Breathtaking landscape, unique wildlife, atmospheric Buddhist monasteries and warm people make the travel to pristine Spiti an out of the world experience. No wonder Rudyard Kipling called Spiti - a world within a world. Spiti, literally meaning "the middle land" i.e., the land between India and Tibet, is a cold desert. Read on for places to see, best time to visit, how to reach, weather in Spiti, and lot more!
Spiti has no air or railway connectivity. It's connected to the outside world by road from Manali side via Rohtang and Kunzum pass, and from Shimla side via Kinnaur. Kunzum pass remains snowbound for about 6 months, and so Shimla-Kinnaur route, which remains open round the year (subject to temporary closures due to landslides or heavy snowfall), is the only possible option to visit Spiti during the winter times.
Spiti circuit is a very popular route for road trip and if you don't mind driving for long stretches amidst some of the worst roads of the world, this journey whether it's made with a bike or car can be a very rewarding experience!
To reach Spiti from Delhi, one can take a bus to Reckong Peo (Multiple buses including one direct Delhi-Peo ordinary bus (INR 800) and other delux buses till Chandigarh, Shimla or Rampur are there). From Reckong Peo there is a Kaza bus which starts at 7am and goes via Nako and Tabo reaching Kaza (INR 340) at about 5pm.
This being the only option before Kunzum pass gets cleared of snow sometime in June.
When Kunzum pass is clear (June-Oct) another option that opens up is to take a bus to Manali and then reach Spiti from Manali.
There is a bus to Spiti from Manali which starts early morning (6 am) reaching Spiti later in the evening. There are shared taxis as well which operate during similar times, which are usually more comfortable and take lesser time but are more costly (~Rs. 1000/pax) than the public bus. If you like having your space and don't mind paying more, then you can also get private taxis in Manali which charge approx. Rs.xyz for a drop to Kaza.
Jan-Feb in Spiti is the peak winters with the whole valley covered with a thick layer of snow and roads often being blocked for days. The white Spiti at this time is a surreal experience, if you're ready to brave the extreme cold. Depending on the snowfall, March is probably a better time to see white-Spiti as many homestays and guesthouses start opening and weather starts becoming relatively better.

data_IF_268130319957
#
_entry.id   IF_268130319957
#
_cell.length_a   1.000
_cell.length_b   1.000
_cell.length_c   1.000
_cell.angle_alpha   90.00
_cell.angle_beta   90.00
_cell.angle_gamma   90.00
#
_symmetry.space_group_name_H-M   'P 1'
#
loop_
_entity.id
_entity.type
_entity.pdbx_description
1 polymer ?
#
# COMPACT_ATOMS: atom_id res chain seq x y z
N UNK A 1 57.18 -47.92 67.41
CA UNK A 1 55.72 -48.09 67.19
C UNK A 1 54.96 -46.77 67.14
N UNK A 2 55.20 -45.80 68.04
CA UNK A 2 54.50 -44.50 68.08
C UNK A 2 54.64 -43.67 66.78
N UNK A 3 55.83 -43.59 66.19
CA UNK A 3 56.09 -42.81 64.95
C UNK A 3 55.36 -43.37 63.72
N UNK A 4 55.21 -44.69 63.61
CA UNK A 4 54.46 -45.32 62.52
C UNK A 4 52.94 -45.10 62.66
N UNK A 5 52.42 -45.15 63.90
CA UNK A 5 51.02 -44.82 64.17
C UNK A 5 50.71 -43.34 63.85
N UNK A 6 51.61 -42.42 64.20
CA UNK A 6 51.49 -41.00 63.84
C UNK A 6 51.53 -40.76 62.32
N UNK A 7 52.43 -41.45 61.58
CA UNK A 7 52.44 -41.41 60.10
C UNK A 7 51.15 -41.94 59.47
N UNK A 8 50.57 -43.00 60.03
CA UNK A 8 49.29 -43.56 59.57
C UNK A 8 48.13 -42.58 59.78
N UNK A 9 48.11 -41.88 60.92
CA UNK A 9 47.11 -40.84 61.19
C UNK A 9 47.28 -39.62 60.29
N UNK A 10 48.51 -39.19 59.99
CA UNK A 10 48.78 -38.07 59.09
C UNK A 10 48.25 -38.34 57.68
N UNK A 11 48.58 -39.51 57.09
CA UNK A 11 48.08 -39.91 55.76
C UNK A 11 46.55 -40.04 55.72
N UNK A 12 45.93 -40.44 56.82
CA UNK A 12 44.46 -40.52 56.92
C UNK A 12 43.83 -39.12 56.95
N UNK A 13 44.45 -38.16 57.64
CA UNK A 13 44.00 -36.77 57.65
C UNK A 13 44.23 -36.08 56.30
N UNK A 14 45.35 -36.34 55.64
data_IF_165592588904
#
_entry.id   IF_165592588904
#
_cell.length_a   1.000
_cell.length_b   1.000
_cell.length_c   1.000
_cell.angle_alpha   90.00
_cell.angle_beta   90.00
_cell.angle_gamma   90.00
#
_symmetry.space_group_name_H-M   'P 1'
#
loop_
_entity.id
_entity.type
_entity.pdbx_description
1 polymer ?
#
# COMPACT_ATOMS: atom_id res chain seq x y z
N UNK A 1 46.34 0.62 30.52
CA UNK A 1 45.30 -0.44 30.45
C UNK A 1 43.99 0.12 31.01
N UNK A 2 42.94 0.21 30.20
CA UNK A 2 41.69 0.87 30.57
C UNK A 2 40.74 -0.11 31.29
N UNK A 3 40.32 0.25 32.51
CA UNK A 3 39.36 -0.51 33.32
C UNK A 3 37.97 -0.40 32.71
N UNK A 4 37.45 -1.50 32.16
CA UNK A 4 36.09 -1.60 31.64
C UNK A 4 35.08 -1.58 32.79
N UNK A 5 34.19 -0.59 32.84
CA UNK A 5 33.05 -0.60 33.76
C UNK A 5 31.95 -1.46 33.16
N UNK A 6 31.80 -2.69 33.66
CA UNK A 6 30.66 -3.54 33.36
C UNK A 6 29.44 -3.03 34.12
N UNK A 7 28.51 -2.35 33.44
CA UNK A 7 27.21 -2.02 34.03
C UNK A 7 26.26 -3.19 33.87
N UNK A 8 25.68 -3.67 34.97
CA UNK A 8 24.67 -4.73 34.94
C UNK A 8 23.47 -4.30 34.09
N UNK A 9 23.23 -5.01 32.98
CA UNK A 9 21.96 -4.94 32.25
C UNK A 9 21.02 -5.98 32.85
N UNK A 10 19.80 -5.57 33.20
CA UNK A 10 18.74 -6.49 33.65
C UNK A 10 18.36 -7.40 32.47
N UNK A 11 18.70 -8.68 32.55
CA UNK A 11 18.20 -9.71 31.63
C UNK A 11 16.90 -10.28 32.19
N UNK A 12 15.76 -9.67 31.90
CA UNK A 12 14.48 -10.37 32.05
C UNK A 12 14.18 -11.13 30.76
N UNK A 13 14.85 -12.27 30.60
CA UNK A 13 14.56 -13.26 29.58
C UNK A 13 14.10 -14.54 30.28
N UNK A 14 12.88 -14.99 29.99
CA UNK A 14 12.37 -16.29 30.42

Come April and the snow starts melting with day temperatures starting to rise. June-Aug is the time when you see a change in scenery with green fields almost everywhere providing a stark contrast to the desolate mountains on either side. This time sees monsoon arriving in most other parts of the country and with raining cats-and-dogs everywhere else, it's a peak tourist season in Spiti.
Sept onwards is a dry season and you find Spiti starting to go into hibernation as most of the workers in hotels and restaurants, and even locals start leaving for the lower regions of Himachal or elsewhere for the winters.
The best way to get a close look at Spitian life is by staying in the homestays, which have been setup in several villages including Langza, Kibber and Komic on the east side of the Spiti valley. All of them are beautiful villages set amidst pristine desolate beauty with similar looking box shaped whitewashed houses made of mud-bricks surrounded by Buddhist prayer flags.
The warm hospitality of the homestay folks makes for an experience worth remembering. They serve amazing food as well, usually eaten sitting with the host family in front of a fireplace in the traditional kitchens. It could be freezing outside but very warm inside. If your taste buds crave for some local food, there isn't a better place than a homestay.
The price, per person per night, is around INR 500-800, that includes two or three meals. The life in the remote Spitian villages is not easy (as you might observe during your stay), so we recommend not to haggle over the price at homestay.
There are homestays in Kaza as well but most of them are more like a guest house and so don't expect the authentic homestay experience there. The popular Tara homestay in Mudh village of Pin valley is also more like a guesthouse with a basic restaurant like setup for the dining room, but they have a traditional dining place downstairs which they use for travelers in shoulder-season / off-season or when there are only a few guests and you ask nicely! ;)
Seabuckthorn - the magic berryFrequently seen growing naturally in high altitude arid areas of Spiti you'll find this shrub with small golden fruit which is very nutrient rich especially having an extremely high content of Vitamin C. While in Spiti, ask for this wonder fruit (Seabuckthorn is mainly served as tea or juice) and enjoy its health benefits!
It's also possible to stay in the Key monastery (and there are homestays near Dhankar monastery as well), if you want to see the monastery life and rituals up-close.
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